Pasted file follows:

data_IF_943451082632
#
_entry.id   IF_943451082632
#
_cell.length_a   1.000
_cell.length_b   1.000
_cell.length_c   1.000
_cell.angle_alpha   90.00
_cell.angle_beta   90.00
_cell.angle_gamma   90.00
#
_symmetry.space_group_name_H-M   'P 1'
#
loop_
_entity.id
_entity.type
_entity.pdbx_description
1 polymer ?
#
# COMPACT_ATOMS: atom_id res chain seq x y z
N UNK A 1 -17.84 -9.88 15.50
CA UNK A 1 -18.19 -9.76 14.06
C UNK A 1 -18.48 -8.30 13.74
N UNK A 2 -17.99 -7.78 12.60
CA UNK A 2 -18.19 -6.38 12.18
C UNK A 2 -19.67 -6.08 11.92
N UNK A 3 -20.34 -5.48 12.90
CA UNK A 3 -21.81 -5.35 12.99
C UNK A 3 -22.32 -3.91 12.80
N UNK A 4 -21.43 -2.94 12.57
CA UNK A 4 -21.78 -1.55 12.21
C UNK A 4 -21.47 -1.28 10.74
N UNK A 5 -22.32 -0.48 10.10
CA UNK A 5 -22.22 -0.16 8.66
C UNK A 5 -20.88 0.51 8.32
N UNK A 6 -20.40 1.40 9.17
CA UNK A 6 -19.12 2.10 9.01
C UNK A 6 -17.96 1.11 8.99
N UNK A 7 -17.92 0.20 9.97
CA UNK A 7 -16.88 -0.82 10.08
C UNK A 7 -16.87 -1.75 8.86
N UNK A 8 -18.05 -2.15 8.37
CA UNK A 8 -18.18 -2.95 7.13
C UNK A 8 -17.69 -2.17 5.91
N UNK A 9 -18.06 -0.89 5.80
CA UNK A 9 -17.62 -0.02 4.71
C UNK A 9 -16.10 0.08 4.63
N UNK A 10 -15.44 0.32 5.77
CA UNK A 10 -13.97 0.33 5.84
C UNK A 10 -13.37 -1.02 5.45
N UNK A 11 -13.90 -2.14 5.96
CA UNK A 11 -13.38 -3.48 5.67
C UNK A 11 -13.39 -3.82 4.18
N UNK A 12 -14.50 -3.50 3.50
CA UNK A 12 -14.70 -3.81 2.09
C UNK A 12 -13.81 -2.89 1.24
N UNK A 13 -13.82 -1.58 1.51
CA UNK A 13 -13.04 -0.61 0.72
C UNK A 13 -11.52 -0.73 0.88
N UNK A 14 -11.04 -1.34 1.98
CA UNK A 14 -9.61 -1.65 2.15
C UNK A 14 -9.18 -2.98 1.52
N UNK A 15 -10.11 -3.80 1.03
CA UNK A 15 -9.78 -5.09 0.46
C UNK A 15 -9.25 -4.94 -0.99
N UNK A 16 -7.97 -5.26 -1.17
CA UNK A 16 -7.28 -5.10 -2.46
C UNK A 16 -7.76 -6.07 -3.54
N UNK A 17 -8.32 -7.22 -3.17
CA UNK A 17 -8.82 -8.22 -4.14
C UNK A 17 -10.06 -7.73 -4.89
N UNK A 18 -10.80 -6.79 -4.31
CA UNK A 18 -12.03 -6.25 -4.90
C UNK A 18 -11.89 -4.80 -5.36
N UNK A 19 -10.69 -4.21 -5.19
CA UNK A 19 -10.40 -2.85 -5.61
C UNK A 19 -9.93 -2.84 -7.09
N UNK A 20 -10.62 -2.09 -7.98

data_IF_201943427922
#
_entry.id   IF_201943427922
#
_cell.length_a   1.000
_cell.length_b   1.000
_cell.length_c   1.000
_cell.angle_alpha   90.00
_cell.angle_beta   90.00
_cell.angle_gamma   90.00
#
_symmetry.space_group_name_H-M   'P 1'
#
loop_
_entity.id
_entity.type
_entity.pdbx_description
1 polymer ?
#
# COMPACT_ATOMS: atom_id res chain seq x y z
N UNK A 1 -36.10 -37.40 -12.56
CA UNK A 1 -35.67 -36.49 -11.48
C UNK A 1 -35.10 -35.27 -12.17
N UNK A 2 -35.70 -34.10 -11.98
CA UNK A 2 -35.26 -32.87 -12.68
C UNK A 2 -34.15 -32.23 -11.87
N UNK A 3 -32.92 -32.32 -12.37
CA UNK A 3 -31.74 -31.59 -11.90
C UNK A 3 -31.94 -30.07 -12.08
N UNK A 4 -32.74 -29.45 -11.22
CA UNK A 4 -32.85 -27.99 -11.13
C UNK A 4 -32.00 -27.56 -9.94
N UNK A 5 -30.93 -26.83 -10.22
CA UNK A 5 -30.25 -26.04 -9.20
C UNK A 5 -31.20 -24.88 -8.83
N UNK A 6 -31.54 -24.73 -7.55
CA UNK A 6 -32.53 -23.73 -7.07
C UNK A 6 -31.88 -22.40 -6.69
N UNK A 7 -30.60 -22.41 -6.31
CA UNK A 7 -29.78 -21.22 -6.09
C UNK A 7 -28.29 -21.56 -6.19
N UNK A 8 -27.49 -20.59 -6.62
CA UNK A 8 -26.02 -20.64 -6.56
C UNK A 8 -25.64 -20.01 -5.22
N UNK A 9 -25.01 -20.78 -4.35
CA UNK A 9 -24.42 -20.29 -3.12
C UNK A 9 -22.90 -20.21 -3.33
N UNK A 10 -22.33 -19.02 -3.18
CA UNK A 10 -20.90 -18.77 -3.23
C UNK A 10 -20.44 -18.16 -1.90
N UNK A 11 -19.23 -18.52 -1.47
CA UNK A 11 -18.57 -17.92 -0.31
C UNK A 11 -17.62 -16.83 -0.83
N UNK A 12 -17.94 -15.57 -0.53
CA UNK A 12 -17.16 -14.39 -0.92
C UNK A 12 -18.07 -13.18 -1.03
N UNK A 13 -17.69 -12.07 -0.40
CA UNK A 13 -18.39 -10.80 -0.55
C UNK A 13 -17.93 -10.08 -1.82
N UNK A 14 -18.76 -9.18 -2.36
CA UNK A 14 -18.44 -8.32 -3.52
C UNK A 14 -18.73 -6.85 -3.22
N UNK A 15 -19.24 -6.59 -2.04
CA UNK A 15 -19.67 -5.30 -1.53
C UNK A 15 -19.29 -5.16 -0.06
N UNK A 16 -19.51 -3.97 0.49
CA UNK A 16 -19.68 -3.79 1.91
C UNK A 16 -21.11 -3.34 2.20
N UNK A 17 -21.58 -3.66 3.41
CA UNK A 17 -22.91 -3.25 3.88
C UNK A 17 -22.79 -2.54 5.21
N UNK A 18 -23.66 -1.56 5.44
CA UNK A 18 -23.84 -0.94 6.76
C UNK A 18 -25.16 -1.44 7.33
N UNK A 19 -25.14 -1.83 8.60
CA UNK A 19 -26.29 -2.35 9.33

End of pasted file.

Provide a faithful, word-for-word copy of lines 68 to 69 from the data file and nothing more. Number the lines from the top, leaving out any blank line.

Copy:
C UNK A 16 -7.76 -6.07 -3.54
N UNK A 17 -8.32 -7.22 -3.17